Because it was an easy path on a sunny day, people were chatty. Suddenly, we hit a hill that seemed to keep going up, and all the chatter stopped as people just focused on breathing and climbing the hill. K was motivated because she had noted that the time was near 12 noon, and was certain that lunch was at the top of the hill. Alas, it was not, but we did get to stop at another rest area that was similar to, but larger than the previous one, for another 20-25 minutes, ostensibly to give the chef and porters more time to set up lunch before we got there. Here, K was glad she and CL stuck to long pants and long sleeves (since we were afraid of insect bites). Most folks had switched to shorts and short sleeves or sleeveless, and were starting to feel cold in the shade. Milling about the area were kittens and chickens. We ate a baby banana (for electrolytes, insisted CL). While we rested, K overheard Janet explaining that, after lunch, it would be 1.5 hours hiking, of which the first 20 minutes would be uphill, before there would be cookies and tea time. Except, K heard wrong. It was 1.5 hours UNTIL lunch time, of which the first 20 minutes would be uphill.

Uphill climb
The 20 minute uphill

We did see one pour soul being carried back by a donkey. K originally thought that there were donkey tours available (that is, ride a donkey along the trail to Machu Picchu), but it turns out he probably was sick from the altitude, and could not continue the trek. In extreme situations, some people can be rescued by a helicopter, but it depends on the location, since some parts of the trail are under canopy.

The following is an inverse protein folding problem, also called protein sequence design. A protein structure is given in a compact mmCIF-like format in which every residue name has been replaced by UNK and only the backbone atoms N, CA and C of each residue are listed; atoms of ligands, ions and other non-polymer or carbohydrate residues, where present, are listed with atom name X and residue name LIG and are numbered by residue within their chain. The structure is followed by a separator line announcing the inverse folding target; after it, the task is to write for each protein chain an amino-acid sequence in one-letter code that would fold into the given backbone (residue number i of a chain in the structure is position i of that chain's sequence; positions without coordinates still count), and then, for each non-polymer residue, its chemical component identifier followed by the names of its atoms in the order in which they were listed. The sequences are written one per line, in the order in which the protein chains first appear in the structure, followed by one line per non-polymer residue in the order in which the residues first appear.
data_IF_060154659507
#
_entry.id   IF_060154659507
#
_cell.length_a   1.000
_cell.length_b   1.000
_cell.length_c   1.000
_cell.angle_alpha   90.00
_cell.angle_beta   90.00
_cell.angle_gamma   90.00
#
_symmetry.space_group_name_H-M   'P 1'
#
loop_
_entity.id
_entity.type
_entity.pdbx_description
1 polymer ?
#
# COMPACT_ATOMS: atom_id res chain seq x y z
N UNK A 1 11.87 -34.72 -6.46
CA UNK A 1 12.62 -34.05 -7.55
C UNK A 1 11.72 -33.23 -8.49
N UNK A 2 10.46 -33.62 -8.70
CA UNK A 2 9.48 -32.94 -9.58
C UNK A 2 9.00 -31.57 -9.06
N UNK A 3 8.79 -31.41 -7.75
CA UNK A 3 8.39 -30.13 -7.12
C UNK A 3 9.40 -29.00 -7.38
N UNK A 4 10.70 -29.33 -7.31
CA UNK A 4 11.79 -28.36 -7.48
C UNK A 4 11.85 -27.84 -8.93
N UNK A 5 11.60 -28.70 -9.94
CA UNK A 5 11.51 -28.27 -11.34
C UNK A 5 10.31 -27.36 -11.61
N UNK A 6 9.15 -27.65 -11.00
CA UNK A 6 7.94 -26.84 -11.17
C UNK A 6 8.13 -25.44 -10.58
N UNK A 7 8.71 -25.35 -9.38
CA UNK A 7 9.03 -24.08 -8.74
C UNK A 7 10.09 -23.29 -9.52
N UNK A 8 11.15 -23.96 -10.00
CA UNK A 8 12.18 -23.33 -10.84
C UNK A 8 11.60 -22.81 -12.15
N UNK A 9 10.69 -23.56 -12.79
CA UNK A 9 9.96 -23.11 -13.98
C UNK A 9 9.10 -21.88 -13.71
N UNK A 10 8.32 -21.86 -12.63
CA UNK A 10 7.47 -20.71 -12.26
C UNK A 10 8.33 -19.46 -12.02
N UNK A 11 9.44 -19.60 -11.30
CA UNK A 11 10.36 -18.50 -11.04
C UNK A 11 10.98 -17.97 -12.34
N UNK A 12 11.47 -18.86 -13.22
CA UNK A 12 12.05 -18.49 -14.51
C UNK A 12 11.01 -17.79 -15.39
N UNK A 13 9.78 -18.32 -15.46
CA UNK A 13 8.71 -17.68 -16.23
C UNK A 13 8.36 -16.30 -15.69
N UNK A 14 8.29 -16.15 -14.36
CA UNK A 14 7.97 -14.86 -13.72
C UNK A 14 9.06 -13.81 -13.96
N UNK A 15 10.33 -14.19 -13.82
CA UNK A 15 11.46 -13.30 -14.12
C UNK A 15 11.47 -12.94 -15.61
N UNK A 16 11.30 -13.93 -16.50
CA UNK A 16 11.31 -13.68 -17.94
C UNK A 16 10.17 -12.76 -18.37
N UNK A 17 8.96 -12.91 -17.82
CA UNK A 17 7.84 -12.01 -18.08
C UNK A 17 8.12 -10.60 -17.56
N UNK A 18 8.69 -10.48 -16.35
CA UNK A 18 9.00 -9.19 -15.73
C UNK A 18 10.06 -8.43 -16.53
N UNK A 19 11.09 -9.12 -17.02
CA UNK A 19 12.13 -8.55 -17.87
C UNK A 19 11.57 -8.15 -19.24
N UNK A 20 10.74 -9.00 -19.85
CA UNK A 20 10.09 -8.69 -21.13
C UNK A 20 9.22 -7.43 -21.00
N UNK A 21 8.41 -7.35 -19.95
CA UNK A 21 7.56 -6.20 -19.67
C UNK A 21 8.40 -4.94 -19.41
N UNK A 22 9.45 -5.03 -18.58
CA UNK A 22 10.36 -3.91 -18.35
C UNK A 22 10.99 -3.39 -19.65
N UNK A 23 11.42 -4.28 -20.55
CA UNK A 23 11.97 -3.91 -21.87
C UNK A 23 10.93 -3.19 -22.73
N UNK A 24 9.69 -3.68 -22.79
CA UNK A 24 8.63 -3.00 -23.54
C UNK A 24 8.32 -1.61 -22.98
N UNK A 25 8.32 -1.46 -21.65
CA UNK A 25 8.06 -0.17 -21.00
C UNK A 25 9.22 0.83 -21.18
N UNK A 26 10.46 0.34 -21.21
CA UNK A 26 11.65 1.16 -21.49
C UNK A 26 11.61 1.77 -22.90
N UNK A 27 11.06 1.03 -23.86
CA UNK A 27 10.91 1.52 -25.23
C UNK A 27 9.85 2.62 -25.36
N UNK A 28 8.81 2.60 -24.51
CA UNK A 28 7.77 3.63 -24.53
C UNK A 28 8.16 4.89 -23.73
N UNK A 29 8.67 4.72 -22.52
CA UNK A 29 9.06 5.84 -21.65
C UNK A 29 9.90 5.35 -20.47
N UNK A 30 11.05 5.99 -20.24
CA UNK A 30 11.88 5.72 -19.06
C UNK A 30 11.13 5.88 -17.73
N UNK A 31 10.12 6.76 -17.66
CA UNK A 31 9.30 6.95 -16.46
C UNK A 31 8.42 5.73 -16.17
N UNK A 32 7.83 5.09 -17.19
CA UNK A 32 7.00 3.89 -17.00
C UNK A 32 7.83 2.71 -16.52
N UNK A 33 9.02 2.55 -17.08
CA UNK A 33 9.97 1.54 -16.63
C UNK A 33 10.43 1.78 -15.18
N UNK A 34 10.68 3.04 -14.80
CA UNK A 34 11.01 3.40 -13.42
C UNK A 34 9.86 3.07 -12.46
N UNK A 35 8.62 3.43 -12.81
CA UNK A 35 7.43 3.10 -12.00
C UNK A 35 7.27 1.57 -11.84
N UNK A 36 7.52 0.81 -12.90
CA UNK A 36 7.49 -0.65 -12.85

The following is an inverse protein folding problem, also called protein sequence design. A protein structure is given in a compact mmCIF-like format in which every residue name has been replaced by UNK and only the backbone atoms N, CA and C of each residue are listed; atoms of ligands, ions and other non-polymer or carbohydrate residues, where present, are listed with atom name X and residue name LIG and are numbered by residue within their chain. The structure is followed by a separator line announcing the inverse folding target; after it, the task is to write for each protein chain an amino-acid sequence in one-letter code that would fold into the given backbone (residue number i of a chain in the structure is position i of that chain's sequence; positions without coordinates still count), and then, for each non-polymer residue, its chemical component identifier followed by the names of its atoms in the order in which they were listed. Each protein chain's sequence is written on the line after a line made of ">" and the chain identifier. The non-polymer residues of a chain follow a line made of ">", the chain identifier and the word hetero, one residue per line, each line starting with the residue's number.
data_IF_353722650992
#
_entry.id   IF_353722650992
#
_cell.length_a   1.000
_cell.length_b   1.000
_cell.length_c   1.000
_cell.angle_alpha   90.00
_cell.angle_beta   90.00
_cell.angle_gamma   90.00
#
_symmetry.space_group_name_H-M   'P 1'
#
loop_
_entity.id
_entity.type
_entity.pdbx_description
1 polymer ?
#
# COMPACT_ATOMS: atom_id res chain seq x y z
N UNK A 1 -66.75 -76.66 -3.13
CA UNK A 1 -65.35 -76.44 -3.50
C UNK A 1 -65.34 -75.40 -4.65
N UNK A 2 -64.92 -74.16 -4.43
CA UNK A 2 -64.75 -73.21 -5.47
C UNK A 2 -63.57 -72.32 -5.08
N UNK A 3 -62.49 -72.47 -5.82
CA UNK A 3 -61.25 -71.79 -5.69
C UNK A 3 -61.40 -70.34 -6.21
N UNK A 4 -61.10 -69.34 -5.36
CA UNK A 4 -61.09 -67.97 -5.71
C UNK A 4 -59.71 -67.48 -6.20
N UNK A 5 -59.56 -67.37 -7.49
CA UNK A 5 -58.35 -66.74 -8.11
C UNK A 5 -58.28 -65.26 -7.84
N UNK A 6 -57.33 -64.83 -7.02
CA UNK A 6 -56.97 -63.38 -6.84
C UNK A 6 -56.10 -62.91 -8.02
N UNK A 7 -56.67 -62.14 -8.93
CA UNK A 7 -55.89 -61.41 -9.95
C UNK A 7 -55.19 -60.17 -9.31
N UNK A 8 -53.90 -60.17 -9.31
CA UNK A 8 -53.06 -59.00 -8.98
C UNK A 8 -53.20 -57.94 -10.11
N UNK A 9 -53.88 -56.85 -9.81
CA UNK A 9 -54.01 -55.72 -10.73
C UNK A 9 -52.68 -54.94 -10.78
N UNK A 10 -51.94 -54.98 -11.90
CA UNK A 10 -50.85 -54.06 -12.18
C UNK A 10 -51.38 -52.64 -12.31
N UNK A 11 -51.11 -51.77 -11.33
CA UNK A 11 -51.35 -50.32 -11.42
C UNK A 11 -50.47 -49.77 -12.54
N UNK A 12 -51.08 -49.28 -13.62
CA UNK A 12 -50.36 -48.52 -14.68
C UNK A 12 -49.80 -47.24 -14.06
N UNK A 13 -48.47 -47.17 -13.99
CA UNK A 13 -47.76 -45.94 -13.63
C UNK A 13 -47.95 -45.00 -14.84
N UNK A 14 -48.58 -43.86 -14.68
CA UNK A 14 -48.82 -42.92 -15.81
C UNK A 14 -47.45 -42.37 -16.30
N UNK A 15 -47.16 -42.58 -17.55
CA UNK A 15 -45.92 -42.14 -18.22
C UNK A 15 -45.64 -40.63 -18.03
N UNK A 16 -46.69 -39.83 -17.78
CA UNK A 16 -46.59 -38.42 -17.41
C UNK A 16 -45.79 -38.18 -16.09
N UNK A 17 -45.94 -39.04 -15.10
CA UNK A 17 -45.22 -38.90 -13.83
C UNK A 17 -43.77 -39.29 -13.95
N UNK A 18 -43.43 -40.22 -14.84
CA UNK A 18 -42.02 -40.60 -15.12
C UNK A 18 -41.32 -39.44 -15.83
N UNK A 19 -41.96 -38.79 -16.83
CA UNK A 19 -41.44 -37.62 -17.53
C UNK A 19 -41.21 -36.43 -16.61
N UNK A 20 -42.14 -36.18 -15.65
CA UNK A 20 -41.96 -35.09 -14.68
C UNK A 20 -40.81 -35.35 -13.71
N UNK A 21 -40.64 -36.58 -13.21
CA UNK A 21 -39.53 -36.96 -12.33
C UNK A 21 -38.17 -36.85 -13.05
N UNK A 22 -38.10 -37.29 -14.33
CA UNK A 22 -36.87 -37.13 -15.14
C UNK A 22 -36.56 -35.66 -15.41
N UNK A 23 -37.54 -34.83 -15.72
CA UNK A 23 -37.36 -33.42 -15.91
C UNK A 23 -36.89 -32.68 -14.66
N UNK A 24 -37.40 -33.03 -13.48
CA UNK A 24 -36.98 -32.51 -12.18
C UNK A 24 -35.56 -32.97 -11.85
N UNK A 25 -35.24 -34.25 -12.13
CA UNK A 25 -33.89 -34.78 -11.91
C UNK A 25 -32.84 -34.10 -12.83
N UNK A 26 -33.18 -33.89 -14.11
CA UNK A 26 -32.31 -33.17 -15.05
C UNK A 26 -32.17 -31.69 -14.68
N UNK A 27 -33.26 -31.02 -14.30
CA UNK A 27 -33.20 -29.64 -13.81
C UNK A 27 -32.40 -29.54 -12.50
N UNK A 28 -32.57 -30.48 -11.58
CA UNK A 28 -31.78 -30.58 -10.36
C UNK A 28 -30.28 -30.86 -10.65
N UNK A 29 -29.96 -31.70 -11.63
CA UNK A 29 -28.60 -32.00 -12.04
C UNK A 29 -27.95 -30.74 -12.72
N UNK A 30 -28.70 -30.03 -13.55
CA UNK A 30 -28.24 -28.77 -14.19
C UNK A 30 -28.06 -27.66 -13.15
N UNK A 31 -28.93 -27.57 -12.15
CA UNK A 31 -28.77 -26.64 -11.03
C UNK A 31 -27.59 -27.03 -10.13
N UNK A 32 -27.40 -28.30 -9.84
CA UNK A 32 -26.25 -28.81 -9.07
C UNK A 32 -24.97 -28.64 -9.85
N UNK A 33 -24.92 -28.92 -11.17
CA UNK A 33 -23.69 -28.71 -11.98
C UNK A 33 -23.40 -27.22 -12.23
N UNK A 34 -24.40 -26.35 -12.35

We reached a view of Llactapata (Yaak-ta-pa-ta) and sat for a brief history of the area. This is where the two valleys diverged. One, the commercial route, which is the route the train takes, would require only six hours by foot to reach Machu Picchu. The other route, the religious pilgrimage one, the one we paid for, would require FOUR days' hike. Llactapata was built to control both passages.

We also learned how, rather than the few hundred Spanish Conquistadores defeating the millions of Quechuas of the Incan empire with European military prowess or infectious diseases, it was that the Quechuas (local people), ruled by the Incans, were split and some fought for independence from the Incans, and the Spanish took advantage of the opportunity to overthrow the ruling class.

View of Llactapata
Llactapata, with one valley going behind the bend (the 6 hour trail) and another valley closer to the foreground

Then, it was time to walk to lunch. K was very excited, because she thought lunch was five minutes away. Except it wasn't. On our way back to the trail, we passed by a hill fort, Huilla Raccay, that served as a lookout for the two valleys, since it was higher than Llactapata. As we hiked, we got great views of Mount Veronica (Wakay Willca in Quechua, meaning Sacred Tears). According to Janet, this was the first time in 3 months that the mountain was visible from under the clouds. This was the same mountain that we saw from the bus ride.